But because bureaucracies invariably measure success in terms of inputs, instead of outcomes, Head Start and its $8 billion annual budget is the model for Democrats as they seek to expand federal control over child-care programs in communities all across the country.
This simply isn’t good enough. America’s children and families deserve better. And we already have the means to do better. The private sector and state and local governments are already providing child care and preschool services to most families.
According to the U.S. Census Bureau, 90 percent of working moms already have a regular child-care arrangement for their kids under five years old. There is no reason to believe anonymous federal bureaucrats will improve on what may be the most personalized service in the entire economy.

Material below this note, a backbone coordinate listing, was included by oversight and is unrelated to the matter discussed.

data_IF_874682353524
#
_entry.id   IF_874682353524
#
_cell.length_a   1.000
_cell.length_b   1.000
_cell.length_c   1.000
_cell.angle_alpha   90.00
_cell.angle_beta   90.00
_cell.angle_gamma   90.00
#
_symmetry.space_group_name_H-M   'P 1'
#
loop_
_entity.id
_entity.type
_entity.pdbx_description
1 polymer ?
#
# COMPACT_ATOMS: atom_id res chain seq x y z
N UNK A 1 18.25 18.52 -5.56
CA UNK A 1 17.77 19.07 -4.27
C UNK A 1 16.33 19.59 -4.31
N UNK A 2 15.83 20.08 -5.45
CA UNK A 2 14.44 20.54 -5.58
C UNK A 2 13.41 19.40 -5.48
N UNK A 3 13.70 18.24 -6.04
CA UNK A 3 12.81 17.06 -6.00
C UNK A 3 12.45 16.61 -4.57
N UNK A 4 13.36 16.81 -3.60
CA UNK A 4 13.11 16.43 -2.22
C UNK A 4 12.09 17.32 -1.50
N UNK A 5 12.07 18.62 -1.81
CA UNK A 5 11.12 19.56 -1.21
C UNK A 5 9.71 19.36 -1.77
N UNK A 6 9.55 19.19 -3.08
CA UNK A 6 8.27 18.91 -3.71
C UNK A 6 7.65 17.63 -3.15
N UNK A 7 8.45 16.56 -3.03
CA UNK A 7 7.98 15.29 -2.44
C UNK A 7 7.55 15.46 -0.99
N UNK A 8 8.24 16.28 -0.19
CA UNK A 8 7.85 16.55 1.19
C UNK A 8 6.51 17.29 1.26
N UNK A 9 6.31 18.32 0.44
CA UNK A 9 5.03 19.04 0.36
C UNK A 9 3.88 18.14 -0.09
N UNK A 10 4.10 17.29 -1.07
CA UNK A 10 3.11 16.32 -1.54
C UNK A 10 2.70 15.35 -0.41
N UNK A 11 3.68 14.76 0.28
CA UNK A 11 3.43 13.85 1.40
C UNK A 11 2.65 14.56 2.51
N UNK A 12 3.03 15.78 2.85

The only way to have truly high-quality, affordable child care in America is to further empower parents, educators, and local policymakers to customize their early-childhood programs to meet the unique needs of their communities and serve the low-income families that federal programs are leaving behind.
Tax and regulatory reform that allowed more day-care providers to open and serve more families would help. Tax relief for working families, including an increase in the child tax credit to offset the parent tax penalty, would too.
Congress could start block-granting the existing Head Start budget to the states. This would allow those closest to the children and families being served to design their own programs — rather than spending all their time complying with onerous, one-size-fits-all federal mandates — and designate eligible public and private preschools to receive grants.